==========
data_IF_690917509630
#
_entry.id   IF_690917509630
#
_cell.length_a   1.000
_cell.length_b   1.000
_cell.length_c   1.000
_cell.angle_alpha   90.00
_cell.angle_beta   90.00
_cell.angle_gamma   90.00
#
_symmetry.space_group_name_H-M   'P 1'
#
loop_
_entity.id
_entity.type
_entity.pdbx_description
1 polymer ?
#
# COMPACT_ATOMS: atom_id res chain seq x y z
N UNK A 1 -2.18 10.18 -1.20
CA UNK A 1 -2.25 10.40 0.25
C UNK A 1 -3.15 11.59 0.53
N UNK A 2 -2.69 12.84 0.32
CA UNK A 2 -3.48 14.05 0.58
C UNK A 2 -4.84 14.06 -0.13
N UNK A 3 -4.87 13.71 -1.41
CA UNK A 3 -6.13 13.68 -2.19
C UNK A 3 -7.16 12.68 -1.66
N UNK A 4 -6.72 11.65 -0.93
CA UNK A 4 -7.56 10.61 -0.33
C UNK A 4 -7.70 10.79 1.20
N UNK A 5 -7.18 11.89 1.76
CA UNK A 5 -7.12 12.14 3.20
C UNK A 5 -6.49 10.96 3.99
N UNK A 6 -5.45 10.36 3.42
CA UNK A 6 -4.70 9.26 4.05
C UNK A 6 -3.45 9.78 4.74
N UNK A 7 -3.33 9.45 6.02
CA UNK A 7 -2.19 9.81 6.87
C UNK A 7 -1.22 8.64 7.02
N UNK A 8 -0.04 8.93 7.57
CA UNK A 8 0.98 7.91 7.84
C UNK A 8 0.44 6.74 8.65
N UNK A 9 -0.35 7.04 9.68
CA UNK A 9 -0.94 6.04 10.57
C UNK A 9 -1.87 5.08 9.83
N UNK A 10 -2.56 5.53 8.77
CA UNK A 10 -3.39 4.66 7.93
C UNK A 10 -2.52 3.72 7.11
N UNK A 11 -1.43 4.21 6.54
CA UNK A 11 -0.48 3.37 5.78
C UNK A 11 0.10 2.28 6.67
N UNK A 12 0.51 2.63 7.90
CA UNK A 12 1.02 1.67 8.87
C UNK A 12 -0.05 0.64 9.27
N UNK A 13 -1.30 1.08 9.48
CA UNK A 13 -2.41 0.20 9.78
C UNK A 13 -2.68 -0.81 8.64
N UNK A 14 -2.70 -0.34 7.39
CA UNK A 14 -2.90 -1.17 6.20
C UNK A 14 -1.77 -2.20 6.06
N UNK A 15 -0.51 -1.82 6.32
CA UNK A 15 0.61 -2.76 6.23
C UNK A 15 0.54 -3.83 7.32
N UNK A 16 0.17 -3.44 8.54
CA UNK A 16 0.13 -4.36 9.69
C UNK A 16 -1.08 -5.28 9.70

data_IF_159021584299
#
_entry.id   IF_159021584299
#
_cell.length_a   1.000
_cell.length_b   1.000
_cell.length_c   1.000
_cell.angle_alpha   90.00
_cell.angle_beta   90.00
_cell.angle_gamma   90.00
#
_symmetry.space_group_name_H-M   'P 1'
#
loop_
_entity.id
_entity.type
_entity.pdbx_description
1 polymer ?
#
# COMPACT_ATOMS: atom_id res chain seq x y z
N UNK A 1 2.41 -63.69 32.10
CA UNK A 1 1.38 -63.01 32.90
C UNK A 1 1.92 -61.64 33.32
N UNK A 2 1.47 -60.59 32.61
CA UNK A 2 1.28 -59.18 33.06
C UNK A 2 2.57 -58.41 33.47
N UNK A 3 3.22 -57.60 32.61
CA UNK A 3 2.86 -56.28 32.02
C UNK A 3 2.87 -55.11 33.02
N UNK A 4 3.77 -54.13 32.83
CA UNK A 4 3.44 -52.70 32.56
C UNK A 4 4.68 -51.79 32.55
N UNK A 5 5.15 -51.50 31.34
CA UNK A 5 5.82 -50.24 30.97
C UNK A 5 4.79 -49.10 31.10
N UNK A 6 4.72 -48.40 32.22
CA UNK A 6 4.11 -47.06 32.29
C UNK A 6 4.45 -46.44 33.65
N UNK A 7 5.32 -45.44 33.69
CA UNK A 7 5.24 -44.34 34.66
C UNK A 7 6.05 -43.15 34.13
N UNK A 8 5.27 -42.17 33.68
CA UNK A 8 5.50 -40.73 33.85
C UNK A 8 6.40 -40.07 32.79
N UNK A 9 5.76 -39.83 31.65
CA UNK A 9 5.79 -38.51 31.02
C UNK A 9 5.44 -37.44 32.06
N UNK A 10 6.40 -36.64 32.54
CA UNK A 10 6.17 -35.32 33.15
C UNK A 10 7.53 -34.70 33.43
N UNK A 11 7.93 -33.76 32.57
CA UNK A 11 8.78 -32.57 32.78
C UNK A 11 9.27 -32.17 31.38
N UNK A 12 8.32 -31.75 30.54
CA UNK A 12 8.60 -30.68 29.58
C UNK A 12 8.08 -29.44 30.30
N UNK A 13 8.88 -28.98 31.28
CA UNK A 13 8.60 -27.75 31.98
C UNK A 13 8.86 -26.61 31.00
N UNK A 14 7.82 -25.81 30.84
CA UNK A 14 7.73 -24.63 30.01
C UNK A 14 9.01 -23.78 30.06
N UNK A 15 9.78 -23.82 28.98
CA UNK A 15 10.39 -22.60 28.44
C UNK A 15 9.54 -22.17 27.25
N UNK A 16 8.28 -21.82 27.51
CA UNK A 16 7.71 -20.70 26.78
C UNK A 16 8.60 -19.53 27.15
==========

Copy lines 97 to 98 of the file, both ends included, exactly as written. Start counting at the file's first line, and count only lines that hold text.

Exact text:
C UNK A 3 2.87 -55.11 33.02
N UNK A 4 3.77 -54.13 32.83